Anthony Bourdain reads the paper next to a local market in Yangon, Myanmar.

  • “Anthony Bourdain: Parts Unknown” takes you across the globe to exotic destinations
  • The CNN personality will share his unique perspective and insights while traveling the world
  • Bourdain: “People, wherever they live, are not statistics. They are not abstractions”
  • He hopes to show “what people are like at the table, at home, in their businesses, at play”

World-renowned chef, best-selling author and Emmy winning television personality Anthony Bourdain is the host of “Anthony Bourdain: Parts Unknown,” CNN’s new showcase for coverage of food and travel. The series is shot entirely on location. “Anthony Bourdain: Parts Unknown” premieres Sunday, April 14, at 9 p.m. ET

(CNN) — Before I set out to travel this world, 12 years ago, I used to believe that the human race as a whole was basically a few steps above wolves.

That given the slightest change in circumstances, we would all, sooner or later, tear each other to shreds. That we were, at root, self-interested, cowardly, envious and potentially dangerous in groups. I have since come to believe — after many meals with many different people in many, many different places — that though there is no shortage of people who would do us harm, we are essentially good.

That the world is, in fact, filled with mostly good and decent people who are simply doing the best they can. Everybody, it turns out, is proud of their food (when they have it). They enjoy sharing it with others (if they can). They love their children. They like a good joke. Sitting at the table has allowed me a privileged perspective and access that others, looking principally for “the story,” do not, I believe, always get.

People feel free, with a goofy American guy who has expressed interest only in their food and what they do for fun, to tell stories about themselves — to let their guard down, to be and to reveal, on occasion, their truest selves.

Meet the crewMeet the crew

Anthony Bourdain previews new CNN show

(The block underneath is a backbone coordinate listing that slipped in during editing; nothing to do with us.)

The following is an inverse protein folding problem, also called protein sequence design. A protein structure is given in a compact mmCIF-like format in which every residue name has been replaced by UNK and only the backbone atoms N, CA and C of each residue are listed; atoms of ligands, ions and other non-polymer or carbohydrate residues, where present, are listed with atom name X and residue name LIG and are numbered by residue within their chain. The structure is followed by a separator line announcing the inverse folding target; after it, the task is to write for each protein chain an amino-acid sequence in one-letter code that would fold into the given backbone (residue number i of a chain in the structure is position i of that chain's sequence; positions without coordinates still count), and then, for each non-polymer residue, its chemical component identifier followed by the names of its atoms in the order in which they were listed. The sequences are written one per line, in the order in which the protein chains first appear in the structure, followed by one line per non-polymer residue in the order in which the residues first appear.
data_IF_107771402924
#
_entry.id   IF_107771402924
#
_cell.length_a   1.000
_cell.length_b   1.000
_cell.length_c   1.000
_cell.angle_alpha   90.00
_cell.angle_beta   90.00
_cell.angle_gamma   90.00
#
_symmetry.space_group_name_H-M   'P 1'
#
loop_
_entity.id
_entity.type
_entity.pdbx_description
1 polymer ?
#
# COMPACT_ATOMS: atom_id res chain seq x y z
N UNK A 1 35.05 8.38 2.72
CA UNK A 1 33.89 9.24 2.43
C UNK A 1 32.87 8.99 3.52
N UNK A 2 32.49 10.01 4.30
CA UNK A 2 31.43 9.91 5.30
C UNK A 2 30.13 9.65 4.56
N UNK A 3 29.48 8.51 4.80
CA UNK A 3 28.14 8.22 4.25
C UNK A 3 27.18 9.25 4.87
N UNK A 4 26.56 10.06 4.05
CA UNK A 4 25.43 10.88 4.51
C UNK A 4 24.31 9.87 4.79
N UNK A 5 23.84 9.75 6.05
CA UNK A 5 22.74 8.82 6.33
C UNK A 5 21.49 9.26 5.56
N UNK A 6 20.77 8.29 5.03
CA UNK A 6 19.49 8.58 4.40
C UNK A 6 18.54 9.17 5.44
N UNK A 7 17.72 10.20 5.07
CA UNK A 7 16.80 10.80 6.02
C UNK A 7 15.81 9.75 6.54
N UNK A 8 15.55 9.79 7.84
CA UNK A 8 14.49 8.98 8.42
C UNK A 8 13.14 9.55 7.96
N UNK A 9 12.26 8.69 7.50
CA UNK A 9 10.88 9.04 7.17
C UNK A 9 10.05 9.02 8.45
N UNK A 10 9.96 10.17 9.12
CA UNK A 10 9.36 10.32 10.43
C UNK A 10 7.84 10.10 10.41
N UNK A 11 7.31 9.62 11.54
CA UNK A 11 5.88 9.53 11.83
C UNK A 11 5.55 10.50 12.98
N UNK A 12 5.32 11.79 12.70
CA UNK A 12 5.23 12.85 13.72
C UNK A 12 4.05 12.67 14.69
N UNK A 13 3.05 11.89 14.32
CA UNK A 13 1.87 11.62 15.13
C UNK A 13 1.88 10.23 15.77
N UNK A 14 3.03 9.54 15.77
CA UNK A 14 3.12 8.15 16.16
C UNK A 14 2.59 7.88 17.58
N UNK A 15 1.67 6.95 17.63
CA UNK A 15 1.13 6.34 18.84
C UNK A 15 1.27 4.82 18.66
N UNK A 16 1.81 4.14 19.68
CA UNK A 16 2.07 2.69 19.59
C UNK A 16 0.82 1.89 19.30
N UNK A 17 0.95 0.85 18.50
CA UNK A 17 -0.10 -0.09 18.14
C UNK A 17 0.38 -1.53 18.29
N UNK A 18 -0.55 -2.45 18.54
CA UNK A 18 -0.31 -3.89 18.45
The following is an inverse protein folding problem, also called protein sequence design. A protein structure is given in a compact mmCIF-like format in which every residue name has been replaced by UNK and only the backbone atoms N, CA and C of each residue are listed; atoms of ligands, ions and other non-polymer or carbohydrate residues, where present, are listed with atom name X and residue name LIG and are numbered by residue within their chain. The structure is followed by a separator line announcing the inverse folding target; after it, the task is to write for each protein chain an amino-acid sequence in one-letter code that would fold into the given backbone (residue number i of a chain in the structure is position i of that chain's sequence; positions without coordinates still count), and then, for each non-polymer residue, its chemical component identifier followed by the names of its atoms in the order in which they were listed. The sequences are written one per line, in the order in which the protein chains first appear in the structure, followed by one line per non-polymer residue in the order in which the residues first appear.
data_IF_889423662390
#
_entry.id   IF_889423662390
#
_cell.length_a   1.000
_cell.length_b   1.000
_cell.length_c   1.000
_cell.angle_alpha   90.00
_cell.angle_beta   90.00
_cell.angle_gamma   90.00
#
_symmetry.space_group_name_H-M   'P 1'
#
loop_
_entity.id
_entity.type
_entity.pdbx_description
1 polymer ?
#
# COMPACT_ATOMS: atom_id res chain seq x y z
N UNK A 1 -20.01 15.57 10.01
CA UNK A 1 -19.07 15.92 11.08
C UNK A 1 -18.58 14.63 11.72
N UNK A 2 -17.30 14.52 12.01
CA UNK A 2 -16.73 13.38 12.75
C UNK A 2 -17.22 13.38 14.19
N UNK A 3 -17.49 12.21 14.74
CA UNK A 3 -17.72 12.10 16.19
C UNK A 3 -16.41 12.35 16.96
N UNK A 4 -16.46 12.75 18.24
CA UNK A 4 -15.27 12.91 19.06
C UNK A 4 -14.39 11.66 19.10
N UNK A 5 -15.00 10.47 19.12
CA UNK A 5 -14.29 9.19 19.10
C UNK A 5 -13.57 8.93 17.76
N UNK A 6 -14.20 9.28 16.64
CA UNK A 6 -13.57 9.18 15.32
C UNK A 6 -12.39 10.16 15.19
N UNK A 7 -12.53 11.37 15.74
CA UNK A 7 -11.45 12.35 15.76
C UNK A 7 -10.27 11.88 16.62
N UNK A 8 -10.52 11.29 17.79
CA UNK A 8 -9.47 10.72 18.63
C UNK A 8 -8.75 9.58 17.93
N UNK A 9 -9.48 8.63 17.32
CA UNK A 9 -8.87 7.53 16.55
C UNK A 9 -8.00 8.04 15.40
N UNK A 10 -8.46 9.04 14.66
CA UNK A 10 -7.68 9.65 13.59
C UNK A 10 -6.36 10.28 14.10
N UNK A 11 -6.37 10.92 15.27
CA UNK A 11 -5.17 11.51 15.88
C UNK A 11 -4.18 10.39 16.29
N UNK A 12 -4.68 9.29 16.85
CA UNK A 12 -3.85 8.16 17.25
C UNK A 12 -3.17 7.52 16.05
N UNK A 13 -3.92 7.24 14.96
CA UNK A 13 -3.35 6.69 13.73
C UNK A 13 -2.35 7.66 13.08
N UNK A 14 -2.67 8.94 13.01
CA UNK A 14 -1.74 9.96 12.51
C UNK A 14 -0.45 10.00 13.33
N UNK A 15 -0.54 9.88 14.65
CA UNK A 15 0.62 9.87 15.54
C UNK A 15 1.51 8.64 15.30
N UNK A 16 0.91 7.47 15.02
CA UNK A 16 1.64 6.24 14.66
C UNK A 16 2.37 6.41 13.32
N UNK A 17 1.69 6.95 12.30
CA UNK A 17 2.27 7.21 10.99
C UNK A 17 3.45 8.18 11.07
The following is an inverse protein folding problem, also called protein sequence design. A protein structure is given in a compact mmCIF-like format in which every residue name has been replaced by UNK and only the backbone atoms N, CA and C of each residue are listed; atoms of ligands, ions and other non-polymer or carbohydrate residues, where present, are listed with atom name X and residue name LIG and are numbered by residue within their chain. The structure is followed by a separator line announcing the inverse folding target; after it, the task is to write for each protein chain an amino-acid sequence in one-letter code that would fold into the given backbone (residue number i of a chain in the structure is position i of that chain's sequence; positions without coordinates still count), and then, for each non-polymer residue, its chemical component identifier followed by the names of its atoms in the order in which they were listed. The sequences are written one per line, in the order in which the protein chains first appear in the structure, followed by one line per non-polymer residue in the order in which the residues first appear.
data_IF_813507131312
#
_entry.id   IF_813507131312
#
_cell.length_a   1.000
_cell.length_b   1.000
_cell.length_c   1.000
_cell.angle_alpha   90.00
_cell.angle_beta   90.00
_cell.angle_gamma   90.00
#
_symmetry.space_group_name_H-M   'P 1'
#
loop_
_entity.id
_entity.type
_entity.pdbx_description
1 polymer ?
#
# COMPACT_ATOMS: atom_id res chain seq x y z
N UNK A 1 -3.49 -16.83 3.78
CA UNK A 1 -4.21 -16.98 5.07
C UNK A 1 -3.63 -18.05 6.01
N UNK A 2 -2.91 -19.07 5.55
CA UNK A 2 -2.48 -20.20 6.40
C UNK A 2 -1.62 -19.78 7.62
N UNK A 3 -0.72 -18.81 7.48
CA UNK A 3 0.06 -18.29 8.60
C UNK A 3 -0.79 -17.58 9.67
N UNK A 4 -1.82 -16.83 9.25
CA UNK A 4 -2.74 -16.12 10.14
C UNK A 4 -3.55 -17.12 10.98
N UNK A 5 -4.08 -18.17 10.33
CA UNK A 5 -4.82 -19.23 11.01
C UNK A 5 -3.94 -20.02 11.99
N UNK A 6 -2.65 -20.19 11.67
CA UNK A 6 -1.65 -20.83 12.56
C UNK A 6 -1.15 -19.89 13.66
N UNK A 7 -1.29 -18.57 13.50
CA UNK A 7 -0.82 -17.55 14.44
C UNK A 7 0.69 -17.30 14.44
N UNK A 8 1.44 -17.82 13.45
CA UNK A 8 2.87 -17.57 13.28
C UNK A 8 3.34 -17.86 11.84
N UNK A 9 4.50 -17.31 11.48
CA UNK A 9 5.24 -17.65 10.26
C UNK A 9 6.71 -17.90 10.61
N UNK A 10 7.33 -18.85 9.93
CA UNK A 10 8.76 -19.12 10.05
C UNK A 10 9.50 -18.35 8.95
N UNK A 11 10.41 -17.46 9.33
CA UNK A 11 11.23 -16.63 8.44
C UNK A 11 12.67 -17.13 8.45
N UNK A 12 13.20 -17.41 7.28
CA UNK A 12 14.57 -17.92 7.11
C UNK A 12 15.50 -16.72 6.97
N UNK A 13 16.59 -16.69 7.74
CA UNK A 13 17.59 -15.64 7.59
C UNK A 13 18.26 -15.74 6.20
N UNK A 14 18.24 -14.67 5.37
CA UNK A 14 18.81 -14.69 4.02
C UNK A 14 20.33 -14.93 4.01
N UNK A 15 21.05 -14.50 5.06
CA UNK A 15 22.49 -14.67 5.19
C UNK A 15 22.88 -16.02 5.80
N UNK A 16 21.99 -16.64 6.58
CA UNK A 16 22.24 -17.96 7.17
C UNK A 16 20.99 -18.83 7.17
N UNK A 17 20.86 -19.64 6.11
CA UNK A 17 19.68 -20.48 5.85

I am not a journalist. I am not a foreign correspondent. I am, at best, an essayist and enthusiast. An amateur. I hope to show you what people are like at the table, at home, in their businesses, at play. And when and if, later, you read about or see the places I’ve been on the news, you’ll have a better idea of who, exactly, lives there.

“Parts Unknown” is supposed to be about food, culture and travel — as seen through the prism of food. We will learn along with you. When we look at familiar locations, we hope to look at them from a lesser-known perspective, examine aspects unfamiliar to most.

People, wherever they live, are not statistics. They are not abstractions.

Bad things happen to good people all the time. When they do, hopefully, you’ll have a better idea who, and what, on a human scale, is involved.

I’m not saying that sitting down with people and sharing a plate is the answer to world peace. Not by a long shot.

But it can’t hurt.

Anthony Bourdain
Hotel El Minzah, Tangier




| Steamy breakthrough: A few nanoparticles let you boil water using just the sun!

A Few Nanoparticles Let You Boil Water Using Just The Sun ~ MICHAEL J. COREN, Co.Exist.

A solution to sterilizing water and medical devices in places where heating lots of water can be difficult, this new breakthrough in nanotechnology means that boiled water is available anywhere there is sunlight.

A watched pot never boils. If you add nano-particles and sunlight, however, you only have to wait a few seconds.

Researchers at Rice University have discovered a way to create steam by boiling water using just sunlight, even if the water is ice cold. The phenomenon works by mixing water with tiny carbon or metal particles, smaller than a wavelength of light, that absorb and radiate the sun’s energy as heat. Since the particles have such a tiny surface area, heat is concentrated on its surface, which creates a vapor bubble–and thus steam. Traditionally, all of the water in container would have to reach a high temperature before it started boiling. This new approach means just a tiny fraction of the water must be heated, so even sunlight can deliver enough energy. It’s a radically new way to think about boiling water.


“We’re going from heating water on the macro scale to heating it at the nanoscale,” said Naomi Halas, the lead scientist on the project in a statement by Rice University. “This intense heating allows us to generate steam locally, right at the surface of the particle.”

Solar steam’s unique properties means the concept could sterilize drinking water or surgical instruments in remote areas using sunshine and little else. Engineering undergraduates at Rice have already built their first solar-powered steam autoclave while Halas is working on an “ultra-small-scale system for treating human waste in areas without sewer systems or electricity,” which was recently recognized by the Bill and Melinda Gates Foundation.


Further applications are still being explored. Steam generated power–the source of about 90% of the world’s electricity–is one contender (although the lower pressure steam from this process has less energy to spin turbines) as well as medical applications where tumors and other tissues treated with nanoparticles can be selectively “boiled” using focused light.